From Middens to Modern Estuaries, Oyster Shells Sequester Source-Specific Nitrogen
Anthropology and Sociology
Oysters (Crassostrea virginica) were an important food resource for native peoples of the northern Gulf of Mexico, who deposited waste shells in middens. Nitrogen (N) stable isotopes (δ15N) in bivalve shells have been used as modern proxies for estuarine N sources because they approximate δ15N in suspended particulate matter. We tested the use of midden shell δ15N as a proxy for ancient estuarine N sources. We hypothesized that isotopic signatures in ancient shells from coastal Mississippi would differ from modern shells due to increased anthropogenic N sources, such as wastewater, through time. We decalcified shells using an acidification technique previously developed for modern bivalves, but modified to determine δ15N, δ13C, %N, and % organic C of these low-N, high-C specimens. The modified method resulted in the greatest percentage of usable data from midden shells. Our results showed that oyster shell δ15N did not significantly differ between ancient (500–2100 years old) and modern oysters from the same locations where the sites had undergone relatively little land-use change. δ15N values in modern shells, however, were positively correlated with water column nitrate concentrations associated with urbanization. When N content and total shell mass were combined, we estimated that middens sequestered 410–39,000 kg of relic N, buried at a rate of up to 5 kg N m−2 yr−1. This study provides a relatively simple technique to assess baseline conditions in ecosystems over long time scales by demonstrating that midden shells can be an indicator of pre-historic N source to estuariesand are a potentially significant but previously uncharacterized estuarine N sink.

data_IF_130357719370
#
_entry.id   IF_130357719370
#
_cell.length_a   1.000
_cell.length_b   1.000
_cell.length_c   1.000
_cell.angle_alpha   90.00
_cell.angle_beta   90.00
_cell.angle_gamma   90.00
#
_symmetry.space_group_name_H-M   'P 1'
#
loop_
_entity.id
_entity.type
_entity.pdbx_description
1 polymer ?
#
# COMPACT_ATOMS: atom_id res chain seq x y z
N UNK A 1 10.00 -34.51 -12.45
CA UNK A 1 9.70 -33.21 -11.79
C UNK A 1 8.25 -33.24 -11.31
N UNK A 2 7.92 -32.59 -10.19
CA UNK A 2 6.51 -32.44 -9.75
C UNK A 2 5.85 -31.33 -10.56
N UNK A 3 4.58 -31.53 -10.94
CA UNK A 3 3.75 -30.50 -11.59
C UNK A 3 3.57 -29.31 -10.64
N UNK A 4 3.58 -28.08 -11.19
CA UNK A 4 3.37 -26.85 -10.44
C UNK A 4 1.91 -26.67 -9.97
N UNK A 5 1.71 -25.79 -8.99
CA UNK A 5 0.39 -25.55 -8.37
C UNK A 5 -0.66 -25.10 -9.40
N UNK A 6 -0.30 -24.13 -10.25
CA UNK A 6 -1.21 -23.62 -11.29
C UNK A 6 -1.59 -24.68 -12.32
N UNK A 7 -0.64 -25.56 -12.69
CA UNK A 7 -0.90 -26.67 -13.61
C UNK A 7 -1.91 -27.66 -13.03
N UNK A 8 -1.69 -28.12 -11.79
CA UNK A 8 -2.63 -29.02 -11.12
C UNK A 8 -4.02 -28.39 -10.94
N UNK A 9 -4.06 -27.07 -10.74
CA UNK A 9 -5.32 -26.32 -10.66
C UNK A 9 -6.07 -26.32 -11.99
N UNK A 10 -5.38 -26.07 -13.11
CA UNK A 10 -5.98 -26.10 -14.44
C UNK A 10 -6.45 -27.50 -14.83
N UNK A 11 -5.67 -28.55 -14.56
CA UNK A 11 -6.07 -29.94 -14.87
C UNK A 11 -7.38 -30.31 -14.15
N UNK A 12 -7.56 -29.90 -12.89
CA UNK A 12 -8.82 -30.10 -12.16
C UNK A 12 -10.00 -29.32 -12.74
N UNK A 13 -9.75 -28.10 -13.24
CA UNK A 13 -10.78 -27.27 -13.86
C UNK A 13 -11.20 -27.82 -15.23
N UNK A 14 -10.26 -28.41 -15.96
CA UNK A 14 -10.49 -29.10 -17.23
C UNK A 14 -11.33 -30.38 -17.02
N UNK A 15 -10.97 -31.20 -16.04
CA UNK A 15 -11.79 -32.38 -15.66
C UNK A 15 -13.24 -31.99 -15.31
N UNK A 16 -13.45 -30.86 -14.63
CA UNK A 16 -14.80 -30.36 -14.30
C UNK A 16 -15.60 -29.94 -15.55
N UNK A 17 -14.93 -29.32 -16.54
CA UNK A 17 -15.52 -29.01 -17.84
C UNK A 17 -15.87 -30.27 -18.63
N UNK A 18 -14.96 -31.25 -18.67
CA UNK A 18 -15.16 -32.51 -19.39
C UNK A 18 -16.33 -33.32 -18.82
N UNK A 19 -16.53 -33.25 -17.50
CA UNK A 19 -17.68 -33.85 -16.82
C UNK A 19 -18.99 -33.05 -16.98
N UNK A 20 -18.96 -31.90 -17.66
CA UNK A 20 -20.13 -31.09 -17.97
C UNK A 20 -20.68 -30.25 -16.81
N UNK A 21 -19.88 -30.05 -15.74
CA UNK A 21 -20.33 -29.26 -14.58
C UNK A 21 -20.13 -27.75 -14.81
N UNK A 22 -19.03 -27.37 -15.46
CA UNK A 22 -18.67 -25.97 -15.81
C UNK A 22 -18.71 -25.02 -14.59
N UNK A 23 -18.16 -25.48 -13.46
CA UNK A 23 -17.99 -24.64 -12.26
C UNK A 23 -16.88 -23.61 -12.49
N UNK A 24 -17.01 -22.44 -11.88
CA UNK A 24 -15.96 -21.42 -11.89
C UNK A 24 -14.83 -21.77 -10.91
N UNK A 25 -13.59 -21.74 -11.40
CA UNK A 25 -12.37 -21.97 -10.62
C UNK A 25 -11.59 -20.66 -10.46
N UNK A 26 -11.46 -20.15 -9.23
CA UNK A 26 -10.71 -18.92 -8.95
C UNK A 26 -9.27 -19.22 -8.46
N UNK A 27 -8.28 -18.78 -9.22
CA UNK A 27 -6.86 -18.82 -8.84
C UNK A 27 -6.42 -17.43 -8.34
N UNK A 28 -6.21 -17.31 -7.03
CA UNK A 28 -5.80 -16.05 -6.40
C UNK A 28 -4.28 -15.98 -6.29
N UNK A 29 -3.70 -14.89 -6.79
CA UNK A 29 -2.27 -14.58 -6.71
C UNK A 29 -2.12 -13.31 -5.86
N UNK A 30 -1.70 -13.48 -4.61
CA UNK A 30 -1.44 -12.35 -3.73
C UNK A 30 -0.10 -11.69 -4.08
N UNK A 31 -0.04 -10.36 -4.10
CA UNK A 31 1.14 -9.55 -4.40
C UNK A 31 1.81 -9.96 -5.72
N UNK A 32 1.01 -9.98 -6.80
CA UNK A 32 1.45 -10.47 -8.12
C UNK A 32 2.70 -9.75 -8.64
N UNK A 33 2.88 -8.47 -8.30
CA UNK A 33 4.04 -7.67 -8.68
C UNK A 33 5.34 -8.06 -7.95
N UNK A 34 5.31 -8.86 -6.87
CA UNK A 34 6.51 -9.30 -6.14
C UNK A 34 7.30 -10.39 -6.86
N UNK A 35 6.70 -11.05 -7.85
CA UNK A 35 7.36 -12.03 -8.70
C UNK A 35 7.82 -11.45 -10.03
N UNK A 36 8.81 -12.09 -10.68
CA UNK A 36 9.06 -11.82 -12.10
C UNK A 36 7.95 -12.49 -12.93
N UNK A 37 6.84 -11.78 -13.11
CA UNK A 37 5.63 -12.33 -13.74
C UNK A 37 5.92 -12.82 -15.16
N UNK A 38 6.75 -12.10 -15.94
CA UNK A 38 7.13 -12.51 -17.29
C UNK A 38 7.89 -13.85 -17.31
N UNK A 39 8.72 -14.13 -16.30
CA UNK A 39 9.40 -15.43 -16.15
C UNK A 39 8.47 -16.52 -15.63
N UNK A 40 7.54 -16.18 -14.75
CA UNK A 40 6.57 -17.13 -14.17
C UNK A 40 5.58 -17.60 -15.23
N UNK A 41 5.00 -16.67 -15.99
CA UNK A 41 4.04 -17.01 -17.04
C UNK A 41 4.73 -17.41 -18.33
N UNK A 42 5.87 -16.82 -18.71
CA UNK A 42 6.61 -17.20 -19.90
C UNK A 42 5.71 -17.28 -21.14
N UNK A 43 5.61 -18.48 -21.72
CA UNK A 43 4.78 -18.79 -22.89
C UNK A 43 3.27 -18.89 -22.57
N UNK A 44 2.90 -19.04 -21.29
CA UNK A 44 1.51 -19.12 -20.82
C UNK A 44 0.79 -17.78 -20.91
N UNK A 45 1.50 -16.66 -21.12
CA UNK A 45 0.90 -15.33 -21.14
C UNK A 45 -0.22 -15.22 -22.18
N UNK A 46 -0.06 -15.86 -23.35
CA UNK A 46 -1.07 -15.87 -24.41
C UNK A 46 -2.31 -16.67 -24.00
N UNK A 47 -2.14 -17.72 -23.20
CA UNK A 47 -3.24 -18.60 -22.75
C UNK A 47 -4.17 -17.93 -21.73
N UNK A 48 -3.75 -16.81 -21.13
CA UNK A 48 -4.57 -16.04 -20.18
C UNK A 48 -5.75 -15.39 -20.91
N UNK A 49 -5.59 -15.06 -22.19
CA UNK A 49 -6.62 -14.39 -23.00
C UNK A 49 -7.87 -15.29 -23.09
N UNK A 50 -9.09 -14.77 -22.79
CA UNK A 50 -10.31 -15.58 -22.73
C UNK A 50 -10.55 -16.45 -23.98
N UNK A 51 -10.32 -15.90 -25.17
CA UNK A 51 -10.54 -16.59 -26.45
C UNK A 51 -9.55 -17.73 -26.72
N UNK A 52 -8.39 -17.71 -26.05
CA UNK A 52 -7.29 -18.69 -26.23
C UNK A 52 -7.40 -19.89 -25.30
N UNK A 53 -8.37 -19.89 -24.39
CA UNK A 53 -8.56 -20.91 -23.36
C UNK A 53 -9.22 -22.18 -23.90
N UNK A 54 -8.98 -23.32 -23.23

Geochimica et Cosmochimica Acta
Darrow, E. S.,
Carmichael, R. H.,
Andrus, C. T.,
(2017). From Middens to Modern Estuaries, Oyster Shells Sequester Source-Specific Nitrogen. Geochimica et Cosmochimica Acta, 202, 39-56.
Available at: https://aquila.usm.edu/fac_pubs/15294